Foundation, Concrete and Earthquake Engineering

The Facts About Asbestos Exposure

Knowing the facts about asbestos exposure will help you to protect yourself and your loved ones. The U.S. and many other governments have compiled fact sheets and created guidelines and laws for handling and reporting asbestos exposure, as well as strict guidelines for asbestos removal and abatement. Being informed about asbestos and the dangers of asbestos exposure can help you avoid becoming a statistic.

Why Asbestos Exposure is a Problem

The danger of asbestos exposure arises from inhaling and swallowing tiny dust particles and fibers. Those particles are released when asbestos is broken up or disturbed in anyway. Once the asbestos fibers have been inhaled or swallowed, they may lodge in the lining around the lungs, heart or abdominal cavity and go unnoticed for decades.

Eventually, though, they cause scarring and cell changes that can become a malignant cancer known as mesothelioma. Even when mesothelioma does not develop, asbestosis and other asbestos related conditions can cause pain, restricted breathing and other difficulties.

How Asbestos Exposure Happens

There are many ways to be exposed to asbestos, but the most common type of asbestos exposure is occupational, or work related. Asbestos was used in the construction industry, the auto industry, on the railroads and in shipyards and in many factories that made items coated with or woven with asbestos.

When the asbestos was broken, moved, sanded, poured or otherwise manipulated, fine particles and dust was released into the air, where it was inhaled and swallowed. Family and household members of people who worked with asbestos were also often exposed to the dust when it was carried home in clothing and hair.

People who lived in the vicinity of asbestos plants may have been exposed to asbestos in the environment. According to the Agency for Toxic Substances and Disease Registry, residents who lived near asbestos plants may have been exposed to asbestos by breathing the air within a few blocks of the plant, playing in waste piles of rock near the factories and moving or handling waste rock from processing plants.

In addition, there is a significant risk of exposure to asbestos in some older buildings where asbestos laced materials were used in construction. These materials are safe as long as they are covered and/or in good condition. However, asbestos may be disturbed during renovations, demolition or when flooring, ceilings and walls become damaged.

How to Protect Yourself from Asbestos Exposure

Although the use of asbestos in new products is now heavily regulated, there are still ways that you might be exposed to asbestos. If your home was built before 1978, for instance, it likely contains many materials that were made with asbestos.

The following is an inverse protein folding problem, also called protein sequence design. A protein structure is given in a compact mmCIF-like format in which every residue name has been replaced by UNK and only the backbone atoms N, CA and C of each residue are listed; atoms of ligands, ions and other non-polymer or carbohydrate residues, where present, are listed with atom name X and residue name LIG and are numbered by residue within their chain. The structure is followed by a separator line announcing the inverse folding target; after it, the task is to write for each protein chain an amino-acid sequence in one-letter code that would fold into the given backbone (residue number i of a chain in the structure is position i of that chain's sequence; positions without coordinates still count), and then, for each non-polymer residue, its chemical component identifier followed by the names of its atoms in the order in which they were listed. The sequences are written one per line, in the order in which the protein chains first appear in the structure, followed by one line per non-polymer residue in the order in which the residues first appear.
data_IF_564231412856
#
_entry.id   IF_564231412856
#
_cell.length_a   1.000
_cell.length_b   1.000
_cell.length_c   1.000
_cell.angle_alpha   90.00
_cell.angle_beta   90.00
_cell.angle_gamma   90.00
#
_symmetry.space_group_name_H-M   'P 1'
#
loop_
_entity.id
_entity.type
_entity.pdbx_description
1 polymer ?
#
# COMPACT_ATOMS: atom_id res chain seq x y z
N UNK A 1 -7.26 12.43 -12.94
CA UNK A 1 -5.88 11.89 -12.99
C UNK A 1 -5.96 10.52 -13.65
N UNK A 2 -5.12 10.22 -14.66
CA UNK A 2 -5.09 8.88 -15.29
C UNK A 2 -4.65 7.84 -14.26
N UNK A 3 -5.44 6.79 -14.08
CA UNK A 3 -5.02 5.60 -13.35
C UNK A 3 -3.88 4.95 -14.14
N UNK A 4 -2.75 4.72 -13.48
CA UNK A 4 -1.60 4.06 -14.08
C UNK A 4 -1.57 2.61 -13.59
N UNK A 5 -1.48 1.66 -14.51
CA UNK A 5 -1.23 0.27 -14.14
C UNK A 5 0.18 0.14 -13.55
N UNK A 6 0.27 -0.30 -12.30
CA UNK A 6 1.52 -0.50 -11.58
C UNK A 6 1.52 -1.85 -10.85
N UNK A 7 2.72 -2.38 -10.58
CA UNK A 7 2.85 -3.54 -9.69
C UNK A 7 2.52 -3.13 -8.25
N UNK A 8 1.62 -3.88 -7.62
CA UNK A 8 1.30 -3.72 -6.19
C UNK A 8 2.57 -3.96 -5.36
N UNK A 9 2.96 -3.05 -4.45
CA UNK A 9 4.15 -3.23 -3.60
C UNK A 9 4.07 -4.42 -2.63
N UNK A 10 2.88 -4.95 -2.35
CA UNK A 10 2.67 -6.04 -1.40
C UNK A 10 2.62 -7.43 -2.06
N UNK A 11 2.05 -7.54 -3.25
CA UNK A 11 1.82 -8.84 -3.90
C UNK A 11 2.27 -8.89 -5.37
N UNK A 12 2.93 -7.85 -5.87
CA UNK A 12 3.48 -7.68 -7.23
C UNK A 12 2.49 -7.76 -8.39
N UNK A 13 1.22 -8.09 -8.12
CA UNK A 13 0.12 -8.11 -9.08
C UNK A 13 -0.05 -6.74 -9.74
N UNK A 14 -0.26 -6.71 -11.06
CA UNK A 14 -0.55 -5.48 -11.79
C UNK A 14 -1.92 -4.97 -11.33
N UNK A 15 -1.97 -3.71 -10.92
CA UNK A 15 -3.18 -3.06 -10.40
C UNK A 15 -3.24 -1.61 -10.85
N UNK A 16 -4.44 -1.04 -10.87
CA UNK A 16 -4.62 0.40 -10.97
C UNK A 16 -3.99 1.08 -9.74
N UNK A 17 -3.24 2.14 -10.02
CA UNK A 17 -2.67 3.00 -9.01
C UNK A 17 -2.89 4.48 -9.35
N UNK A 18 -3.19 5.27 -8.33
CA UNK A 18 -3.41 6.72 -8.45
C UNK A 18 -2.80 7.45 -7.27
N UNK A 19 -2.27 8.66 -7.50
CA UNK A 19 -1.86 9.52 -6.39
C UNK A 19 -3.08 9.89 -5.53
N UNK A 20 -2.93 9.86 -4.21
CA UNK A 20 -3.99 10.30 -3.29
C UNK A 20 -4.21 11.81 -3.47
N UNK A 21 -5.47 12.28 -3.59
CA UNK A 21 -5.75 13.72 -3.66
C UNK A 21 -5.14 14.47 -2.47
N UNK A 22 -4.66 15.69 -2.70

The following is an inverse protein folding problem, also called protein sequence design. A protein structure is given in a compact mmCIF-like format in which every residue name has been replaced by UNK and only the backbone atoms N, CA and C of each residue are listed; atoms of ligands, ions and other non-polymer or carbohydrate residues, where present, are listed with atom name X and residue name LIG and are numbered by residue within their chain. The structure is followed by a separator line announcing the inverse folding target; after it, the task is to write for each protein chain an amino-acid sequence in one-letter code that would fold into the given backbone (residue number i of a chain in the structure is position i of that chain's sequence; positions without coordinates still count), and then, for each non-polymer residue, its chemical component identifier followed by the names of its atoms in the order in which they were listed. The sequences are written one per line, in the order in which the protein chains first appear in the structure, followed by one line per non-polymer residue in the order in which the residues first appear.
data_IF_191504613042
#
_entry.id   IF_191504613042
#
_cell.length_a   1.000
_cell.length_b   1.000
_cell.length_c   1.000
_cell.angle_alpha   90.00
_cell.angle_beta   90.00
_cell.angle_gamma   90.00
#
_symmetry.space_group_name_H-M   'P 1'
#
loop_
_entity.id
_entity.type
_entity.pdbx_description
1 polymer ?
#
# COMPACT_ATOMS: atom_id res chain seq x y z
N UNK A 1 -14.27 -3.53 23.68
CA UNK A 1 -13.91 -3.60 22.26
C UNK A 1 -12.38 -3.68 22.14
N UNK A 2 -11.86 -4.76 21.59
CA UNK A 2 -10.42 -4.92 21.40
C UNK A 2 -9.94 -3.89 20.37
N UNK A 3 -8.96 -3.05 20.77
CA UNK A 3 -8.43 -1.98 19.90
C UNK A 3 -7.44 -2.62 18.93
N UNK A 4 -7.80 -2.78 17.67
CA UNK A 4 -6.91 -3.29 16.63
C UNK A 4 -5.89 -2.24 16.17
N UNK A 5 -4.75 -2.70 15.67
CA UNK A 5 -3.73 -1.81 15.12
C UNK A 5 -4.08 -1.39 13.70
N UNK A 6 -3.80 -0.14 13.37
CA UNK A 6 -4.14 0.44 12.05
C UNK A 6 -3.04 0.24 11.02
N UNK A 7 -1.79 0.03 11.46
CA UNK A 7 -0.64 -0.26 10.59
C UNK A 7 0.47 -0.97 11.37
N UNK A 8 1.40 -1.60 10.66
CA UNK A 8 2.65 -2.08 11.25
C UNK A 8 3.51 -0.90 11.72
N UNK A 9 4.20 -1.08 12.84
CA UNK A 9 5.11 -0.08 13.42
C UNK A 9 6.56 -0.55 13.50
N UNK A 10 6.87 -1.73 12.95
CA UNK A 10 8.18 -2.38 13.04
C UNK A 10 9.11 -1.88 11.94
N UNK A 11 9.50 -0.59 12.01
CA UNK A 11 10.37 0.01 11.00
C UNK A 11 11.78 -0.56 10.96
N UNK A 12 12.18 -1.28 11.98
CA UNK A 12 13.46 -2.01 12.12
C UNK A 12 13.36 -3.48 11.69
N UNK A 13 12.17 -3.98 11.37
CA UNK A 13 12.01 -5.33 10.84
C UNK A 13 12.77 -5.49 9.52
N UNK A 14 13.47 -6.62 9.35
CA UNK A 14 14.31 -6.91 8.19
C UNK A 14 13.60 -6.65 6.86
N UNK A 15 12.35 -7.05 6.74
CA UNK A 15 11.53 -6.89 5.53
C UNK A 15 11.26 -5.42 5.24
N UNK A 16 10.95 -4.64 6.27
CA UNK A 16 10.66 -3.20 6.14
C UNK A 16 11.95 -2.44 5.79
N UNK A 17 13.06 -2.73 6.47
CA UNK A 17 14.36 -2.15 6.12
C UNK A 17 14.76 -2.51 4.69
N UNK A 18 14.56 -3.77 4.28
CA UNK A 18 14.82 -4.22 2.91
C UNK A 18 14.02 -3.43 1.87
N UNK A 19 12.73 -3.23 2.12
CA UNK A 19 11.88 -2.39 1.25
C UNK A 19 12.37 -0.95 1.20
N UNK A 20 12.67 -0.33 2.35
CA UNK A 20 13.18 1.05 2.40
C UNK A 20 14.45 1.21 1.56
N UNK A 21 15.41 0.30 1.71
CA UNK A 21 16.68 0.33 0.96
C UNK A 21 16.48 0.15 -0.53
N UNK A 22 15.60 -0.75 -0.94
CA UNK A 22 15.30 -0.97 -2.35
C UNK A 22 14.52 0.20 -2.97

Most of these materials only become a concern when they are disturbed or start to decay. Asbestos exposure can become a significant risk if you are renovating or dealing with the aftermath of a flood, fire or other event that damaged your home. If you're not certain about materials in your home that may contain asbestos, it's best to contact your local town offices or health department to find out about having your home evaluated for asbestos and what sort of asbestos abatement regulations apply in your area.

What You Can Do If You Believe You Were Exposed to Asbestos

Mesothelioma affects thousands of people every year. Because its earliest effects are often mistaken for the symptoms of a cold, virus or flu, it's often not diagnosed until it has progressed beyond the treatable stage.

For that reason, anyone who worked or works in a job with a high risk of asbestos exposure should have regular medical checkups that include lung x-rays, and be especially watchful for respiratory ailments which may be the earliest symptoms of mesothelioma.

In addition, when asbestos exposure combines with smoking, your risk of developing lung cancer increases astronomically. If you were exposed to asbestos in the past and you smoke, quitting now can significantly reduce your chances of developing lung cancer.

Why Asbestos Exposure is a Legal Issue

Asbestos was one of the most widely used industrial minerals through the early to mid 1970s. The companies that mined, distributed and used asbestos were very aware of the danger that asbestos posed to their workers.

Instead of warning them and providing for safer handling, the industry deliberately hid those dangers from the public, their workers and the government. In doing so, they callously exposed hundreds of thousands of workers and their families to a deadly carcinogen.

Because these companies were aware of the dangers of asbestos and did nothing to warn or protect their workers intentionally, they may be legally liable for compensating people who became ill because of asbestos and their families.

If you believe that you or a family member became ill because of asbestos exposure, a law firm experienced in handling asbestos-related cases can evaluate your claim and help you get the compensation you deserve for your loss.

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